On the surface, Friday night’s football game between Lower Richland and A.C. Flora at Memorial Stadium appears normal.
In the parking lot before kickoff, fans paint their chests with school colors.
In the bleachers, the bands create a chaotic medley of rhythms aimed at heightening team spirit.
On the field, coaches bark instructions. Victory is on the line, and both teams need one.
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But there is an underlying battle taking place, one that’s hidden by the florescent barriers that light Memorial Stadium on this fall Friday night.
It’s a battle that is fought every high school football season across the state. It is a battle of philosophies:
On one side are the outsiders, who only see what goes on between the sidelines on gamedays; they often have unrealistic expectations of the team and a win-at-all-cost mentality.
On the other side are those who are involved with the program, the ones who are responsible for keeping the program on track. They believe high school athletics is about much more than wins and losses.
“Winning and losing is not what it’s about,” said Paul Cash, a former A.C. Flora booster club president who spent most of Friday’s game working in the concession stands. “The main thing here is the education of our kids, and sports is a part of that.”
Lower Richland, which has had a losing record throughout most of the 2000s, begins Friday’s Region 4-3A opener in dominating fashion. Nicholas Smith drives the Diamond Hornets deep into A.C. Flora territory on their opening drive. Fans of both teams stand and cheer each play. Lower Richland’s drive stalls inside the 20-yard line due to penalties.
There is grumbling in the crowd.
“People want immediate results,” said A.C. Flora coach Robin Bacon, who 10 years ago took over a Falcons program that had won nine games in 11 years. “But you’ve got to have a thick skin. You’ve got to have coaches who are willing to take criticism and not let them (the critics) affect what you’re doing.”
But that’s a hard thing to do.
Summerville football coach John McKissick has won more football games than any coach on any level in the nation. He has one losing season in 54 years. Yet he hears criticism from fans.
One season, someone suggested Summerville plant corn on its football field to make better use of the space.
“A coach can go home after a game and still hear about it,” said McKissick, whose team is 4-2 this season. “My wife missed three games the entire time we’ve been here — to have our babies and when my father died. I can remember, even as loyal as a wife (as) she is, her asking me why I did this or that during a game. I would have to ask her, ‘Is that your observation or is that somebody in the stands?’ We can’t let that bother us.”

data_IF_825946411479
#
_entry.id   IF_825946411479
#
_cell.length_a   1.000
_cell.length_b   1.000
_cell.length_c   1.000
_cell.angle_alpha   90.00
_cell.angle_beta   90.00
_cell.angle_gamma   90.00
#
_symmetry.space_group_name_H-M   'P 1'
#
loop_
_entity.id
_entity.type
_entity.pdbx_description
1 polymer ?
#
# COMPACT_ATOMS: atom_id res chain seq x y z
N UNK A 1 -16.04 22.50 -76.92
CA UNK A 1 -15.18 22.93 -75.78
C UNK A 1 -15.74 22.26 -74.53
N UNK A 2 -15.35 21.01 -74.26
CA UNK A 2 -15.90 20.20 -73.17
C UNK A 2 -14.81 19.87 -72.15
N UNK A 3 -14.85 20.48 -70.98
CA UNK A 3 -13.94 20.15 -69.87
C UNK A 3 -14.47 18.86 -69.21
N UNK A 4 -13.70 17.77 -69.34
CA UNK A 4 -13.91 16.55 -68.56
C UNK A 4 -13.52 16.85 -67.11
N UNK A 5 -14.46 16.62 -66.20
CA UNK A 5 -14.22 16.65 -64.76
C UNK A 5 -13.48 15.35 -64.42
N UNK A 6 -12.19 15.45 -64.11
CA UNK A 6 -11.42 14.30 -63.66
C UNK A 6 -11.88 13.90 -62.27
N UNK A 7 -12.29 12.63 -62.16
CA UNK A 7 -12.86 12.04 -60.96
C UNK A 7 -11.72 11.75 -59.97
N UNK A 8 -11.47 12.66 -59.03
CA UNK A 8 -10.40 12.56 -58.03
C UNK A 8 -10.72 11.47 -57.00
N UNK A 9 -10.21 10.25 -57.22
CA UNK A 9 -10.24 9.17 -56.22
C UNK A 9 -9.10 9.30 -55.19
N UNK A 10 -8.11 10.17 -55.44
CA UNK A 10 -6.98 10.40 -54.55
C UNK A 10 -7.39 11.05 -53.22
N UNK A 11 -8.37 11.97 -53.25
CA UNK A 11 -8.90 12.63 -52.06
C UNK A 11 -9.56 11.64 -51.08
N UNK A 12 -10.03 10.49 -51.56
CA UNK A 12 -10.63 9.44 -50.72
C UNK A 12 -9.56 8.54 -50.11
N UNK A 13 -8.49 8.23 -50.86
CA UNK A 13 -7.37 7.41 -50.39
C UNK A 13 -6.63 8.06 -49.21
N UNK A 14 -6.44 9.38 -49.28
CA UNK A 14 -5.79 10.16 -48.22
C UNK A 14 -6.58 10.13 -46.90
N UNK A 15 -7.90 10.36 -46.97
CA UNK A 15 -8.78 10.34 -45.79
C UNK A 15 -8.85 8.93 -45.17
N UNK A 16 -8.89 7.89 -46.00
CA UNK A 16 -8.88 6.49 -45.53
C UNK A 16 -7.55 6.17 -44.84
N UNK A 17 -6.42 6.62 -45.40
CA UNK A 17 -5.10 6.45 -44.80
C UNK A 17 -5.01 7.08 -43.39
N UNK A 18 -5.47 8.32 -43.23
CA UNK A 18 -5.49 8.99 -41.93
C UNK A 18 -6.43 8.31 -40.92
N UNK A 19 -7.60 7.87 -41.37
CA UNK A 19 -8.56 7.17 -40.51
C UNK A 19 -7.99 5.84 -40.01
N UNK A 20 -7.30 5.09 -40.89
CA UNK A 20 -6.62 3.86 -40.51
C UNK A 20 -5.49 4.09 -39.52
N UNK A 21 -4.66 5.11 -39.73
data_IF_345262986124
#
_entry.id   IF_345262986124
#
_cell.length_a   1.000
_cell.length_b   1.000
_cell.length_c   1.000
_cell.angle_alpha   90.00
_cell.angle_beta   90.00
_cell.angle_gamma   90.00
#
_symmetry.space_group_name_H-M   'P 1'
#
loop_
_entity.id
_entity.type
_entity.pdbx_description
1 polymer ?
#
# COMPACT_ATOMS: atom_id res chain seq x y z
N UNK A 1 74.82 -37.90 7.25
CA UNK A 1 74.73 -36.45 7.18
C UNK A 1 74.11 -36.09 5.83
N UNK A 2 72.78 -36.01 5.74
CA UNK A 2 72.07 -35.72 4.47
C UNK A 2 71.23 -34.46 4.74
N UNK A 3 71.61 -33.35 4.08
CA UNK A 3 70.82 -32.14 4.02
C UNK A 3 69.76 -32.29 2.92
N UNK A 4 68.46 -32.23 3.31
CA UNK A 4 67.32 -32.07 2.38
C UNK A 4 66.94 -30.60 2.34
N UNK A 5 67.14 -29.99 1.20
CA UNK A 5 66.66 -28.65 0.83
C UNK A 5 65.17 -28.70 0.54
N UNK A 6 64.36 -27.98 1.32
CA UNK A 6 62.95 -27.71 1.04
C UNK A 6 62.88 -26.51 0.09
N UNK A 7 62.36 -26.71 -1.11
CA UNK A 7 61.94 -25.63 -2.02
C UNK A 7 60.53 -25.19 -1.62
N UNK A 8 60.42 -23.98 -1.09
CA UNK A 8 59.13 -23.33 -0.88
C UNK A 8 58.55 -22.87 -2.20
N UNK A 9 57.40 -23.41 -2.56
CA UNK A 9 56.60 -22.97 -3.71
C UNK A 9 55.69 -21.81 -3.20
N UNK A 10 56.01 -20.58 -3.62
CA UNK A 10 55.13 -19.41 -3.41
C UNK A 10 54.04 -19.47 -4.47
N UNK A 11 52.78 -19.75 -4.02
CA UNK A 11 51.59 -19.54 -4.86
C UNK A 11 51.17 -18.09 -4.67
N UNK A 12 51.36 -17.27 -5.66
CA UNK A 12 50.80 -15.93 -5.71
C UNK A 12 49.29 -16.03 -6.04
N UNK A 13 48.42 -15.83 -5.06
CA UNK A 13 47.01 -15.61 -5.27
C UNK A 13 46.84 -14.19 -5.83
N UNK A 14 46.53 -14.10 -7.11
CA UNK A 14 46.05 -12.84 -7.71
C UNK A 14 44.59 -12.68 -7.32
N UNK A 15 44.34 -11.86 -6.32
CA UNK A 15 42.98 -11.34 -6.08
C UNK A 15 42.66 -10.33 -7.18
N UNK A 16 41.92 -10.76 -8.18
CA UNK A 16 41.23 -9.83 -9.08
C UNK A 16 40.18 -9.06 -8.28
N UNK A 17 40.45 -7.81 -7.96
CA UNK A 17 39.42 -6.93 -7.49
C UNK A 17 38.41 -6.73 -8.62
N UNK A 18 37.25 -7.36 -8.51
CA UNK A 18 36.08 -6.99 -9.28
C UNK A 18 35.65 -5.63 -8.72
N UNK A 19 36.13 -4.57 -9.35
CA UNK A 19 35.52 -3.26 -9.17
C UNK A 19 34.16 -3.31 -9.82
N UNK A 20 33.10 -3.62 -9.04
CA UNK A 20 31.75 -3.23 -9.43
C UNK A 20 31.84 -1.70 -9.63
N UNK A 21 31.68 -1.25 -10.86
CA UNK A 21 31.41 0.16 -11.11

The way you do that, Bacon said, is to set goals for your coaching staff, players and parents.
“You can’t listen to a lot of people. You’ve got to believe in what you’re doing and stay with the plan you put forth,” Bacon said. “Some coaches want to do what’s popular. No person on this planet knows more about the kids than the coaches who are in the weight room every day working with him. You got to work hard, be positive at all times.
“What we say is, ‘This is our goal. We’re going to stay focused on that goal. We’re only worried about turning the program around.’ “
At A.C. Flora, the community is responding. The line of people waiting to get into Memorial Stadium on Friday is long. The barbecue being sold by the school’s booster club is a hot item. All of this for a football program that never has won a state championship.
“I won a state championship (as an assistant at Richland Northeast), and that was great, but for me now, if my kids graduate, go to college, that’s good for me,” Bacon said. “So many parents think their kids are going to college and will get (an athletic) scholarship ... that shouldn’t be what a parent is thinking about.”
Debbie Teague is the new president of the A.C. Flora Athletic Booster Club. Her daughters, Lauren and Amanda, play tennis and run track at the school. Teague has a vested interest in the success of athletics.